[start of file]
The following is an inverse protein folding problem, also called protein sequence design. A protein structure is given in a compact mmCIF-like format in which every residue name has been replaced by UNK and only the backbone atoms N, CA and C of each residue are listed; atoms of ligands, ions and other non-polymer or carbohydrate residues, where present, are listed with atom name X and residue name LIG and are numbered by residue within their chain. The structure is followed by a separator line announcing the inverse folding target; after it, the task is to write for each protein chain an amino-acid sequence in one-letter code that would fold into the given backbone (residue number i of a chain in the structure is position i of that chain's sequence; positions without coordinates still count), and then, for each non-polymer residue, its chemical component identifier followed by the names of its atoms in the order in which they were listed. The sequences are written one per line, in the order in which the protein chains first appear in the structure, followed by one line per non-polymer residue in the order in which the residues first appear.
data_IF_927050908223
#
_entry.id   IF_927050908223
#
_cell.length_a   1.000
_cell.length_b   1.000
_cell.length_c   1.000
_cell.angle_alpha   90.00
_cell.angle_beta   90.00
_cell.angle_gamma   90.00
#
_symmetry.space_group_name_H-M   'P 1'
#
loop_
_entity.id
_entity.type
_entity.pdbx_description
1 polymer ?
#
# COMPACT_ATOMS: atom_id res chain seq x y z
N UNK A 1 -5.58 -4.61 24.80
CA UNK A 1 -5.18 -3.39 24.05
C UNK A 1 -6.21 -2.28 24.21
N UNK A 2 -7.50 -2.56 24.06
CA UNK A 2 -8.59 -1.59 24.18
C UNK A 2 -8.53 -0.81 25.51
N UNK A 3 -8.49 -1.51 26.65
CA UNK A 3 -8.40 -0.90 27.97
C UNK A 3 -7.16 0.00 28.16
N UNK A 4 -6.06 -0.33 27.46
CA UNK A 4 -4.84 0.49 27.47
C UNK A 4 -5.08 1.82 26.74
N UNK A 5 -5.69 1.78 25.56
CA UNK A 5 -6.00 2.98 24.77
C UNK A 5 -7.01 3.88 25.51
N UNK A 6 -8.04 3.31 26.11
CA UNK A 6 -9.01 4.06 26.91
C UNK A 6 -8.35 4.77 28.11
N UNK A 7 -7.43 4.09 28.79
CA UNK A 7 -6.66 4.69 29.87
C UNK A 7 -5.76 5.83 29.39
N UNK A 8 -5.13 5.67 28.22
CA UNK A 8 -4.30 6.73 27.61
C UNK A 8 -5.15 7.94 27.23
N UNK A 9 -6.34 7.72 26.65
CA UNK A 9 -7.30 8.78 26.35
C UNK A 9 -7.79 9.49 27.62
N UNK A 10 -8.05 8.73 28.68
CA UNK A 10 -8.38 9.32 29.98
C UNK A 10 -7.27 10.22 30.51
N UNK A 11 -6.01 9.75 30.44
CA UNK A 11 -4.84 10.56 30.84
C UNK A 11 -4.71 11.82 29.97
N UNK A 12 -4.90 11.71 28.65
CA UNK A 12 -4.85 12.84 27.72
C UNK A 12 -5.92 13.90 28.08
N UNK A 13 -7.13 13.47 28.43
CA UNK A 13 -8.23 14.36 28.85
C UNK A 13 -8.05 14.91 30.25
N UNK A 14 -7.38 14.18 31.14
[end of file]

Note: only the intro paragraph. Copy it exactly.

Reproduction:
The following is an inverse protein folding problem, also called protein sequence design. A protein structure is given in a compact mmCIF-like format in which every residue name has been replaced by UNK and only the backbone atoms N, CA and C of each residue are listed; atoms of ligands, ions and other non-polymer or carbohydrate residues, where present, are listed with atom name X and residue name LIG and are numbered by residue within their chain. The structure is followed by a separator line announcing the inverse folding target; after it, the task is to write for each protein chain an amino-acid sequence in one-letter code that would fold into the given backbone (residue number i of a chain in the structure is position i of that chain's sequence; positions without coordinates still count), and then, for each non-polymer residue, its chemical component identifier followed by the names of its atoms in the order in which they were listed. The sequences are written one per line, in the order in which the protein chains first appear in the structure, followed by one line per non-polymer residue in the order in which the residues first appear.